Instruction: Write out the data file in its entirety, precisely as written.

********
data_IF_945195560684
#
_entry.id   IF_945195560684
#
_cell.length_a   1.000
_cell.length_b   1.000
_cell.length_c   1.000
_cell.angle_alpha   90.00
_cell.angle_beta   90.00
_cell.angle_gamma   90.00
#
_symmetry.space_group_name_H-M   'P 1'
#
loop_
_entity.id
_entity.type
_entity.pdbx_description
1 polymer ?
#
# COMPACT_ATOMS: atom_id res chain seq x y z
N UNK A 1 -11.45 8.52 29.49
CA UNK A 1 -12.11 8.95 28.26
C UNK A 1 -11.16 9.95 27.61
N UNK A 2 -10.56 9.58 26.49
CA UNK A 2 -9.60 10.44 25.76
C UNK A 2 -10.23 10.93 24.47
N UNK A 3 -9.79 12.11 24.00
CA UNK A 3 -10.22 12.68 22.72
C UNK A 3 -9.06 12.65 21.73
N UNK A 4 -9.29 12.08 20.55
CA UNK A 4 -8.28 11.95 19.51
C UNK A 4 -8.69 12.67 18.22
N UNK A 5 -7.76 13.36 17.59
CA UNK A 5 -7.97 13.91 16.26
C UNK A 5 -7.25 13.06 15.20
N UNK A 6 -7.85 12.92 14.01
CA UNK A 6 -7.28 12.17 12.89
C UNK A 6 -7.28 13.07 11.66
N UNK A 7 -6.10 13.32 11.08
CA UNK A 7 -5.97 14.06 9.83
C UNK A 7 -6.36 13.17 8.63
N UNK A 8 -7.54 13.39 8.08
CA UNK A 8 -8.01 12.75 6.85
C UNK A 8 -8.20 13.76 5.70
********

data_IF_945195560684
#
_entry.id   IF_945195560684
#
_cell.length_a   1.000
_cell.length_b   1.000
_cell.length_c   1.000
_cell.angle_alpha   90.00
_cell.angle_beta   90.00
_cell.angle_gamma   90.00
#
_symmetry.space_group_name_H-M   'P 1'
#
loop_
_entity.id
_entity.type
_entity.pdbx_description
1 polymer ?
#
# COMPACT_ATOMS: atom_id res chain seq x y z
N UNK A 1 -11.45 8.52 29.49
CA UNK A 1 -12.11 8.95 28.26
C UNK A 1 -11.16 9.95 27.61
N UNK A 2 -10.56 9.58 26.49
CA UNK A 2 -9.60 10.44 25.76
C UNK A 2 -10.23 10.93 24.47
N UNK A 3 -9.79 12.11 24.00
CA UNK A 3 -10.22 12.68 22.72
C UNK A 3 -9.06 12.65 21.73
N UNK A 4 -9.29 12.08 20.55
CA UNK A 4 -8.28 11.95 19.51
C UNK A 4 -8.69 12.67 18.22
N UNK A 5 -7.76 13.36 17.59
CA UNK A 5 -7.97 13.91 16.26
C UNK A 5 -7.25 13.06 15.20
N UNK A 6 -7.85 12.92 14.01
CA UNK A 6 -7.28 12.17 12.89
C UNK A 6 -7.28 13.07 11.66
N UNK A 7 -6.10 13.32 11.08
CA UNK A 7 -5.97 14.06 9.83
C UNK A 7 -6.36 13.17 8.63
N UNK A 8 -7.54 13.39 8.08
CA UNK A 8 -8.01 12.75 6.85
C UNK A 8 -8.20 13.76 5.70